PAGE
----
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Nearly 90% of Federal Student Loan Borrowers Are Utilizing Payment Pause

By Hugh T. Ferguson, NASFAA Senior Staff Reporter

The vast majority of federal student loan borrowers have left their balances untouched since March 2020, with only 10.3% of balances decreasing since the initial implementation of the repayment pause and interest accrual, according to new data.

An update published this week from the Federal Reserve Bank of New York comparing repayment statuses at the end of 2019 to 2021 shows it is possible that even fewer borrowers have been using the pause to pay down their loan balances.

While those borrowers moved from a category of flat or increasing balances to decreasing balances or no reported loans, that could include those who paid off their loans, had them forgiven, or charged off, the report explains.

“This shift is likely due to borrowers taking advantage of the payment freeze and interest waiver to reduce balances during the pandemic,” a blog post analyzing the data states.

Since this category includes borrowers who could have had their loans forgiven through a specific repayment program, it is likely that fewer than 10% of borrowers have been paying down their balances.

Considering that the Department of Education (ED) under the Biden administration has approved a swath of targeted debt relief, implemented programmatic adjustments that enabled more borrowers be eligible for relief through the Public Service Loan Forgiveness (PSLF) program, and approval of borrower defense claims, it is likely that a portion of the decreasing loan balances could be attributed to administrative action as opposed to borrower repayment.

In addition to the repayment findings, the data reported that 79.1% of student loan borrowers recorded higher credit scores at the end of 2021, which accounts for roughly 30 million borrowers.

This latest data set from the New York Fed underscores that in near future ED will essentially have to undertake a restart of the entire loan repayment system, where a litany of complications could be in store for the department in trying to get borrowers back into the habit of repayment.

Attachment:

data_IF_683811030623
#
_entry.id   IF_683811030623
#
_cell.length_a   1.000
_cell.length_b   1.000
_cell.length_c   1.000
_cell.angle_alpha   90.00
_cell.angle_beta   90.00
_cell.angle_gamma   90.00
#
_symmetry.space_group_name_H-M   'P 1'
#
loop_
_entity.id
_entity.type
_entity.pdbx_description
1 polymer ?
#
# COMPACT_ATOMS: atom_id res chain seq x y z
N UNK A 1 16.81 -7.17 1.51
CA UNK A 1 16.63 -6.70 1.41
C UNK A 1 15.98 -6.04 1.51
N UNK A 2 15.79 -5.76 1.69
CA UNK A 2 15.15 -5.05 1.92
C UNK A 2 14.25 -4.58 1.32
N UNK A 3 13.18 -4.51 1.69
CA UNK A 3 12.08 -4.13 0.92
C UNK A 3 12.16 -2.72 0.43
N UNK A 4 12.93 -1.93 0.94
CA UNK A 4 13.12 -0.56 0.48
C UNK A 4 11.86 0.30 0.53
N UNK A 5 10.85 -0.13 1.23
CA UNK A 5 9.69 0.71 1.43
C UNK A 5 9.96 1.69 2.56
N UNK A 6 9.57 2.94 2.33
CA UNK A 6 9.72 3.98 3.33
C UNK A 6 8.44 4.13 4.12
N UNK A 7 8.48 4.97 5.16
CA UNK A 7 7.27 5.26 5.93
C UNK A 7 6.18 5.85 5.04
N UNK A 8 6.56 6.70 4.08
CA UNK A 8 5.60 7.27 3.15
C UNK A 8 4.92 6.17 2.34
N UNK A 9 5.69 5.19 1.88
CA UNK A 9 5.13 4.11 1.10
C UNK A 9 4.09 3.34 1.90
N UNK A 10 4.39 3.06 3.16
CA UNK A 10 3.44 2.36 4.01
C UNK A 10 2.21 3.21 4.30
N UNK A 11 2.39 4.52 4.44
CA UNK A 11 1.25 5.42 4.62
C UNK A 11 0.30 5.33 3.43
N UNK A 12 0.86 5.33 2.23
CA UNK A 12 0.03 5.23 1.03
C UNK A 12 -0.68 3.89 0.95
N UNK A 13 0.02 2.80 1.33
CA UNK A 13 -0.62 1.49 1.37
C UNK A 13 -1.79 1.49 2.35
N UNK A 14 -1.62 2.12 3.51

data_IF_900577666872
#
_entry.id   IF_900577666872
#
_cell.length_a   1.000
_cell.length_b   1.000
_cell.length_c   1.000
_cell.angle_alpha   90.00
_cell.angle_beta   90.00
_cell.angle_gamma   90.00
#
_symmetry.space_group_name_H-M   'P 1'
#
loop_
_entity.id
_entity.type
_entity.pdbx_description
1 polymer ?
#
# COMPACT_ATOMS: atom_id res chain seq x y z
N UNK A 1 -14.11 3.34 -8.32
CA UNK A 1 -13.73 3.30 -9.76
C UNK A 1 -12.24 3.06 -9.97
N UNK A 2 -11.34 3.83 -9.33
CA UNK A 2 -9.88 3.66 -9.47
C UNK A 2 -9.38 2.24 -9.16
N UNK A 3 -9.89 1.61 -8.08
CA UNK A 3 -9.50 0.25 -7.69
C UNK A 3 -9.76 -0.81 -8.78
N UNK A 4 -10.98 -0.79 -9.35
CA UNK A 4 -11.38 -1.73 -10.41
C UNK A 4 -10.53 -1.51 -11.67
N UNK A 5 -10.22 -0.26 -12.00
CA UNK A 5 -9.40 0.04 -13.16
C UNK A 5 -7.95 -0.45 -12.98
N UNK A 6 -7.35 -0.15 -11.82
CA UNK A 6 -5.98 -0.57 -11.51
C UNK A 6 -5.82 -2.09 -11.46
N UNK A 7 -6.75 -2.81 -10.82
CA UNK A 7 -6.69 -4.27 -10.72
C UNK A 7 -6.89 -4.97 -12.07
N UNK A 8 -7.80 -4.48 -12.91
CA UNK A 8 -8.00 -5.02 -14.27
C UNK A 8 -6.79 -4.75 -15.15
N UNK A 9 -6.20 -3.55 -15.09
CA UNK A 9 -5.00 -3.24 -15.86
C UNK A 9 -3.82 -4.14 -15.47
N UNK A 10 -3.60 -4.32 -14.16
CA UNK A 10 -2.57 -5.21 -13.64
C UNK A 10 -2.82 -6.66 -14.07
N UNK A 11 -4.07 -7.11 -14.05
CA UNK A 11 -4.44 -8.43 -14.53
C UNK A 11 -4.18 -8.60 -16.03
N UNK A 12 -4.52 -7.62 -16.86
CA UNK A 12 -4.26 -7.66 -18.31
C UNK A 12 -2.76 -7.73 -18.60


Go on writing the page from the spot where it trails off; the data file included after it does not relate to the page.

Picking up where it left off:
If another extension is not forthcoming from the Biden administration, borrowers will be slated to resume repayment after Aug. 31, 2022 when the pause is scheduled to end.

“If so, we expect a reduction in the share of student loan borrowers not making progress on their loans as payment requirements resume,” the blog post explains. “While many will decrease their balances, some borrowers will enter delinquency or default. The extent of these shifts will largely depend on the policies that accompany the resumption of payments.”

NASFAA has urged the administration to develop and communicate a clear on-ramp to repayment strategy to ensure that borrowers are best prepared for this significant transitional period.

“We urge the Department of Education to begin the work to implement a smooth, efficient on-ramp to repayment now, without further delay,” NASFAA President and CEO Justin Draeger said in August 2021. “Transitioning millions of borrowers back into repayment cannot be done by simply flipping a switch, and may even require a phased implementation.”

 

Publication Date: 8/17/2022


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